This was not like the Beatles crossing Abbey Road.
This is a great conversation. I think it is important. You have just done what few do, by making individuals of these ranchers. I found while researching Billy Allen that he never called them by a derogatory group name, such as the "Cowboys". I have since tried to do the same. In doing so, it helps to see when they, as individuals, take a different route in whatever they did in this story.
I do not believe that the McLaurys and the Clantons were connected at the hip. The McLaurys' business dealings were probably no business of the Clantons and vise versa. The younger men probably kept to themselves while their elders dealt with business. So, for Billy Clanton and Billy Claiborne to take an easier and shorter route to their rendezvous seems very possible and very probable to me. Frank McLaury did not need the Billys standing around listening to his business conversations.
The maps made up by hand of Tombstone were done so with the use of articles, directories, advertisements and the Sanborn maps of 1882 and after. We don't know what fencing and walls were put up in the stock and livery yards in 1881. And you can find the Le Van House on most of those 1881 maps, but it opened it Mar 1882.
This was not Abbey Road. In this I mean that the McLaurys, Clantons and Claiborn were not crossing the street in a nice tidy lineup like the Beatles. I don't think Tom was with this group of people crossing Allen Street. I think the possibility that Gary provides might be just what happened.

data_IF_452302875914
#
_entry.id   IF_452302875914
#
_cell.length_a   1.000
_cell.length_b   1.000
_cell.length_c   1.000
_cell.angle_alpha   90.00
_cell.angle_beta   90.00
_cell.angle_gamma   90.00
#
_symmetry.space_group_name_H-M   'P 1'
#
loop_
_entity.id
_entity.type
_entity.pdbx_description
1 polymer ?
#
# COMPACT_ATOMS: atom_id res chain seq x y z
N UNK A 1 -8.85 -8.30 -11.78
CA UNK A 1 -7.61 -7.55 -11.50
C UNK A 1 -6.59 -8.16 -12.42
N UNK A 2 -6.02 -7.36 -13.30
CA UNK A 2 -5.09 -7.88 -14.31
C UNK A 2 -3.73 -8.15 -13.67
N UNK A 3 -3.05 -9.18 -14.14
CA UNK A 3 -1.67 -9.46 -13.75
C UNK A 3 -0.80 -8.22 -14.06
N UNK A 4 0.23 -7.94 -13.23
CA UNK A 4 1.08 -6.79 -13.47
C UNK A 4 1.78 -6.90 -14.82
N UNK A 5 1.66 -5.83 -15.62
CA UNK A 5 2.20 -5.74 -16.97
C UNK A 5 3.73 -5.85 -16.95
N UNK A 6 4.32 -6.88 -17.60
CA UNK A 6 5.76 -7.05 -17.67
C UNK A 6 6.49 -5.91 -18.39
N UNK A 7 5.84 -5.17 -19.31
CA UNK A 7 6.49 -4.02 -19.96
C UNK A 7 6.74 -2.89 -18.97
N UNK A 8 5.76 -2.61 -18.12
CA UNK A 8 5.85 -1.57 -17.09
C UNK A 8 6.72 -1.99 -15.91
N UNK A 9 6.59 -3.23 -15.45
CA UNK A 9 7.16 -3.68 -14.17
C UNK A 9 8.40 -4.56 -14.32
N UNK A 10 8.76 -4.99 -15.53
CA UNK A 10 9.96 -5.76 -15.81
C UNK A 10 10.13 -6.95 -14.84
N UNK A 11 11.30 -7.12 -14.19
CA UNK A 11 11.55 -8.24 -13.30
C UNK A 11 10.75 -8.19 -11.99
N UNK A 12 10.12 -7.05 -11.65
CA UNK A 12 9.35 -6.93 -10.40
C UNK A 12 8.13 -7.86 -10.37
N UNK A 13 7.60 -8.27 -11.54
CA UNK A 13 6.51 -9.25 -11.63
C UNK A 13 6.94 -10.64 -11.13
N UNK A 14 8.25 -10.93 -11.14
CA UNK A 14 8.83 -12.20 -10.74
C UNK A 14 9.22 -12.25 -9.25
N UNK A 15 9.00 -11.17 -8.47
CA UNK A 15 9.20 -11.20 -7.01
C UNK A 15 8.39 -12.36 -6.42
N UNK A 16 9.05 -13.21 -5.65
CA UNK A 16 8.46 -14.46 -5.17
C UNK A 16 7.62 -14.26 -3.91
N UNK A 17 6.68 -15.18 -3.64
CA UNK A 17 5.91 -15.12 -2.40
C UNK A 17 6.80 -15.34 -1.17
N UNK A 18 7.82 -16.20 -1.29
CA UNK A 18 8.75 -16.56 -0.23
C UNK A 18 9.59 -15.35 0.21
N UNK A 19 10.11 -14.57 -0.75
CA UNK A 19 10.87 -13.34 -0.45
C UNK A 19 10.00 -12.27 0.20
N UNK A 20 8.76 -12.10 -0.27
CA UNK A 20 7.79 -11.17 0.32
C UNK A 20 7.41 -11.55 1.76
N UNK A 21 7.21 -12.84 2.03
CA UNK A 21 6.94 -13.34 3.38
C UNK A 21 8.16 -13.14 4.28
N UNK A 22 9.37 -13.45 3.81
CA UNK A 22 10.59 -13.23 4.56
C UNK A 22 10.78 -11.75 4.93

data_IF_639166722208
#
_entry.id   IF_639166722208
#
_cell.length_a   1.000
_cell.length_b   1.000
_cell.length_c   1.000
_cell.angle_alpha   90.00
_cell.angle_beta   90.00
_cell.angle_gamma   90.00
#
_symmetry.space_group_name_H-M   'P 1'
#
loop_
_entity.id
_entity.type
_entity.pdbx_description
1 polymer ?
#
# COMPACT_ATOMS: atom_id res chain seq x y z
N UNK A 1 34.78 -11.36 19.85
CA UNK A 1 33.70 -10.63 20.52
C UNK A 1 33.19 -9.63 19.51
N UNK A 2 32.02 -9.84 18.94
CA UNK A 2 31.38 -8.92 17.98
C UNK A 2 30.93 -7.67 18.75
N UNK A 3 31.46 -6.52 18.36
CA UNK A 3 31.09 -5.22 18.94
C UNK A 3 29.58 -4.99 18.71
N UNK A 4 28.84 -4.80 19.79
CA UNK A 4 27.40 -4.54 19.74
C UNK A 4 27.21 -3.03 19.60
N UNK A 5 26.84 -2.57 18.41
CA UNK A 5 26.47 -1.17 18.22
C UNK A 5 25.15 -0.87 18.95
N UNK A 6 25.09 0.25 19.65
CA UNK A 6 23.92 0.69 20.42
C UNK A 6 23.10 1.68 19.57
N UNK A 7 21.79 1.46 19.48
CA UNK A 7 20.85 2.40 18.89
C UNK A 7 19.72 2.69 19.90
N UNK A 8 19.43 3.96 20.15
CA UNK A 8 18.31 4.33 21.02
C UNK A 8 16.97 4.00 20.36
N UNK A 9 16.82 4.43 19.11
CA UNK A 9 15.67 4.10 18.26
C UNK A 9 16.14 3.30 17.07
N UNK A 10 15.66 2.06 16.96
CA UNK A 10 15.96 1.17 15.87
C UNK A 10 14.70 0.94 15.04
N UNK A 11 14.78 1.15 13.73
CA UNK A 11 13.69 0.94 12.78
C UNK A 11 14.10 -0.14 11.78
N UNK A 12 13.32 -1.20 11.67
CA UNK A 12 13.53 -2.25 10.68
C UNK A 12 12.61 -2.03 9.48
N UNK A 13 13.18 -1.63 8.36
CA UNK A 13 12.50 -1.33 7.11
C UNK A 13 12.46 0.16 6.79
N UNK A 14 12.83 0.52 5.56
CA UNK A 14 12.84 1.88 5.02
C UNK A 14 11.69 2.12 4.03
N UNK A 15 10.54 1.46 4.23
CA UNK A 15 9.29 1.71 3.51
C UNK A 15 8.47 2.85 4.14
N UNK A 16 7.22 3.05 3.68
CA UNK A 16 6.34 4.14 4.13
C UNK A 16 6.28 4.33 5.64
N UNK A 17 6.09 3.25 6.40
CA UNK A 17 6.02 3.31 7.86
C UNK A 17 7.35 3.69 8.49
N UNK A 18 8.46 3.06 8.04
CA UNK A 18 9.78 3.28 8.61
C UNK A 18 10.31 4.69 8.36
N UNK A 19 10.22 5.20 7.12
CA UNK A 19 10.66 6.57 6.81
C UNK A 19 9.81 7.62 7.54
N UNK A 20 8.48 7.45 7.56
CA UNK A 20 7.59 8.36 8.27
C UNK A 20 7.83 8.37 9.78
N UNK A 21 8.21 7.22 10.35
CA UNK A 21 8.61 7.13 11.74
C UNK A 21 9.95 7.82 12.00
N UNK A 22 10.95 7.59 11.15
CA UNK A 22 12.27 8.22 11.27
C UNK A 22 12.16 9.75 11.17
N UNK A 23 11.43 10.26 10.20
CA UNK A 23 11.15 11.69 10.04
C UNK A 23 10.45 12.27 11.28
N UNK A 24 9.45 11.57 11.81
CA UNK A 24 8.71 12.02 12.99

Billy Allen was not paying attention to the McLaurys, Clantons and Claiborn like Sills and Coleman were. He looked down the street and noticed the stock raisers, but did not concentrate on them. He was not part of the "Chicken Little" crowd. By the time he testified, he knew who had been in the vacant lot and I believe his testimony includes his knowledge, not what he really saw. I think he saw them all later in the lot and assumed they were all accounted for as they crossed Allen Street earlier.
Billy Allen "thought" he had seen Tom McLaury among the ranchers crossing Allen Street. From his testimony we can tell that he did not see Bill Clanton, but named him just the same. I think the men crossing Allen Street were not stretched out and easy to identify, especially if you weren't paying good attention. "I think Frank was leading a horse, or Billy Clanton, one of the two was leading a horse.", said Allen. Billy C. was on horseback, so was it Claiborn that Allen saw walking close to Frank? Billy Claiborne probably passed Frank as Billy Clanton, sitting atop his horse, passed Frank just before Billy talked to Coleman and that was who he saw.
Maybe you can help me out here as I can't find where Billy Claiborne mentioned Tom McLaury on Allen Street. The same goes for one of Coleman's testimonies (Turner). Coleman said there were two Clantons and two McLaurys (not mentioning Claiborne). He mentions Billy Clanton on horseback and Frank pulling his horse and Ike fetching up the rear. Why didn't Coleman mention Tom?
Claiborne said that he and Billy had a 15 minute conversation going on before Behan walked away from them. This, to me, sounds like Billy Clanton and Billy Claiborne arrived at the lot before the rest of their group and Behan.
I am a firm believer that there were two horses in the vicinity, but only one horse at the small gunfight area. I guess I am one of the few to believe this, but, oh well. There is no way, so far, of knowing where Billy Clanton may have tied his horse up... if I am correct.
The timing in these testimonies is very interesting.